Release Date: May 4, 2012
BUFFALO, N.Y. -- Danielle Johnson, academic advisor in the Daniel Ackers Scholars Program in the University at Buffalo Cora P. Maloney College, has received the first annual Lavender Star Award for Lesbian, Gay, Bisexual, Transgendered and Queer Leadership at UB from the Buffalo Center Chapter of United University Professionals (UUP) at UB and its Lesbian, Gay, Bisexual, Transgendered and Queer (LGBTQ) Committee.
The award was presented at the UUP Lavender Reception on April 27 in UB's Intercultural and Diversity Center, 240 Student Union, North Campus.
The award selection committee said Johnson, who in addition to being an academic advisor is a doctoral student in the UB Graduate School of Education, "has consistently demonstrated active leadership and has served the LGBTQ community with compassion, conviction and a research agenda that directly leads to understanding, tolerance and acceptance."
Moriah Bolinsky Hegmann, events manager in the UB Center for the Arts, co-chaired the selection committee with James Bowman, special populations outreach coordinator in the Department of Student Health and Wellness. Hegmann notes that Johnson's doctoral dissertation, which she will complete this year, focuses on the intersections of identity and spirituality among lesbian, gay and bisexual college students.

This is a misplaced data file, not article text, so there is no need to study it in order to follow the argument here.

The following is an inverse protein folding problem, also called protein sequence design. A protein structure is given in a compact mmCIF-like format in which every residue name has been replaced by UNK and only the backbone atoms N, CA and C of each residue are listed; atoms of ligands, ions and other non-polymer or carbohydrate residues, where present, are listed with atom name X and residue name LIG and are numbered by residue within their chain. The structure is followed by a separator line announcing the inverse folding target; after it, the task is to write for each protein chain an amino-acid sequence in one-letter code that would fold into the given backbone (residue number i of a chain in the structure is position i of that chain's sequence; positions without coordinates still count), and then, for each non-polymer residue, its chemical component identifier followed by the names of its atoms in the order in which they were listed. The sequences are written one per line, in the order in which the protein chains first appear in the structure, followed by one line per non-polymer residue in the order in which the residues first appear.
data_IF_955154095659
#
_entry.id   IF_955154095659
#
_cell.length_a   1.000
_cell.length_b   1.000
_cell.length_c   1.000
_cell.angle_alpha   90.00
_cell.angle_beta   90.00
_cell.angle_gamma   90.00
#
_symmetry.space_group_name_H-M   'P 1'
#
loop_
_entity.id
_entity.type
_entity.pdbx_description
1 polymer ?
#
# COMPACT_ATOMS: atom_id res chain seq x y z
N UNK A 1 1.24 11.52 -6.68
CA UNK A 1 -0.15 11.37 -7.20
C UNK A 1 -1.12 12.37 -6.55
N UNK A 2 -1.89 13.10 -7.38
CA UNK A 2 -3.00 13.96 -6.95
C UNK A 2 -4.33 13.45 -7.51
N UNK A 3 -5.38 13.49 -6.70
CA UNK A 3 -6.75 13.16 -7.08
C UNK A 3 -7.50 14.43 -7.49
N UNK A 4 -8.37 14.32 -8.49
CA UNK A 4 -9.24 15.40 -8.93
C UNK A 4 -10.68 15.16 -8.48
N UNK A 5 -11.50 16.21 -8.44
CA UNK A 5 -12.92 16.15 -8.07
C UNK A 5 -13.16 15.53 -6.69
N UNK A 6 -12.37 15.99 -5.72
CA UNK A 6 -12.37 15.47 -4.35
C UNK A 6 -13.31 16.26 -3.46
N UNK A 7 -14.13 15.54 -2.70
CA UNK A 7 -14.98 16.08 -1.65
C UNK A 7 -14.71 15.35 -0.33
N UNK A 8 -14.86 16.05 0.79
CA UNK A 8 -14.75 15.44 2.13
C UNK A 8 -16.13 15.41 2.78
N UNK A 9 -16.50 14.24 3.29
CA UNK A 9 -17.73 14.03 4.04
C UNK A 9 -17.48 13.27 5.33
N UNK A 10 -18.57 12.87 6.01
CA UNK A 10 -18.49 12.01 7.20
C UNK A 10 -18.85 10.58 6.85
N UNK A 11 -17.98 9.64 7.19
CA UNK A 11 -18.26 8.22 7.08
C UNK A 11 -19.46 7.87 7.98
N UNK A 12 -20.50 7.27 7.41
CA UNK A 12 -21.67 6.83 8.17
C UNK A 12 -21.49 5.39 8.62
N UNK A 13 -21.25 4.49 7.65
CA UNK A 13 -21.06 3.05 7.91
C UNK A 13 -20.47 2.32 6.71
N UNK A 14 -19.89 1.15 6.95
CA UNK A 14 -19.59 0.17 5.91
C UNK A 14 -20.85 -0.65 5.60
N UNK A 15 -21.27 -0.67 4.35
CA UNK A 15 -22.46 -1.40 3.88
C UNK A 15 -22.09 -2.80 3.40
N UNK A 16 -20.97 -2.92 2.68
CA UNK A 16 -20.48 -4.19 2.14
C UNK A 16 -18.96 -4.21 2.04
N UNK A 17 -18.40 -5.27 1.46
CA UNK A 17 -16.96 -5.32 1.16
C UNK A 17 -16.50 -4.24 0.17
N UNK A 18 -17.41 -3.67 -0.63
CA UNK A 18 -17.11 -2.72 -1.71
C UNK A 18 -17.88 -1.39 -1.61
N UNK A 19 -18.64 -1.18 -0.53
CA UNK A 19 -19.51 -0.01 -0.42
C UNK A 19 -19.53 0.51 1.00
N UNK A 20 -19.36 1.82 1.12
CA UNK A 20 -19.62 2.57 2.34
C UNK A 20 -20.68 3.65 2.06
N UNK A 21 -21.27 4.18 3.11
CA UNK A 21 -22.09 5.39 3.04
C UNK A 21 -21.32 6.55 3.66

"This year Danielle co-presented an excellent program focused on engaging LGBTQ students who are not part of LGBTA (Lesbian, Gay, Bisexual, Transsexual, Asexual) organizations on campus at the national conference of the National Association of Student Personnel Administrators (NAPSA)," says Hegmann. "Her program was so outstanding it was selected to be highlighted in the NAPSA 2012 Programs DVD."
Johnson has also been recognized for her advocacy with an outstanding service award from UB's LGBTA Student Association.
Johnson's work has promoted awareness of LGBT organizations on campus, in the workplace and in the community; helped to identify the unique needs of lesbian, gay, and bisexual undergraduate students in the academy; developed models of inclusion for lesbian, gay, and bisexual college students, and engaged LGBT students on campus in rejecting religious homophobia.
She is an advisor to the UB LGBTA Student Association and co-facilitator for its Coming Out Support Group. She participated in the production of the "UB -- It Gets Better" video (http://www.youtube.com/watch?v=kVWRaEt8bvk) and presented at the Western New York "Uniting Across Campuses," the annual academic advisement conference presented by the UB Undergraduate Advisement Council to educate participants on how to work more effectively with, and be supportive of, LGBT students.
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